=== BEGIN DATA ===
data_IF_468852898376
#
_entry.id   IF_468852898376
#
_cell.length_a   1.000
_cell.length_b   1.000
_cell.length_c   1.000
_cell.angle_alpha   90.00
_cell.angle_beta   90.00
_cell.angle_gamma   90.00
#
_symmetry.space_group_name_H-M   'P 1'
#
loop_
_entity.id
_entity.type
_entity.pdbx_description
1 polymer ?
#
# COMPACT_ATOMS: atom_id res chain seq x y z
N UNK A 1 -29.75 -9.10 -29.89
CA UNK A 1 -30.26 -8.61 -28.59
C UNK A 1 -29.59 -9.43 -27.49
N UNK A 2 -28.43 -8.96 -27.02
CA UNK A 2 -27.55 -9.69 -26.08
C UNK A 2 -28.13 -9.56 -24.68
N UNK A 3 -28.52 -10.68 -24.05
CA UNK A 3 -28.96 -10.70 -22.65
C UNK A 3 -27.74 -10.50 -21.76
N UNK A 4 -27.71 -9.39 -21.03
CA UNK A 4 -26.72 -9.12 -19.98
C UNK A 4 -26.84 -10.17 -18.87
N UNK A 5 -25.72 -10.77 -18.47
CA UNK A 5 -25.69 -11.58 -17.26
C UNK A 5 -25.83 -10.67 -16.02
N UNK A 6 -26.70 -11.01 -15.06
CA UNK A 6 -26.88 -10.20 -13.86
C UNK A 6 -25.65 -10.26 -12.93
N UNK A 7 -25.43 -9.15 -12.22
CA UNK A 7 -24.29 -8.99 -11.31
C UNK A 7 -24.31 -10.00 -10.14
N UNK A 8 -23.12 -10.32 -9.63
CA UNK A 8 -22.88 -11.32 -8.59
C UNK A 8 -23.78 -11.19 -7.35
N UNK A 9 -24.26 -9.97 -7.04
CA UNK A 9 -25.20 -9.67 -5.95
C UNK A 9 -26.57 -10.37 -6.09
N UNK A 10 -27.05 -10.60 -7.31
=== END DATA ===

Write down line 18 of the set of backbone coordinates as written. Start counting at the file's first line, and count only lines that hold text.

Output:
1 polymer ?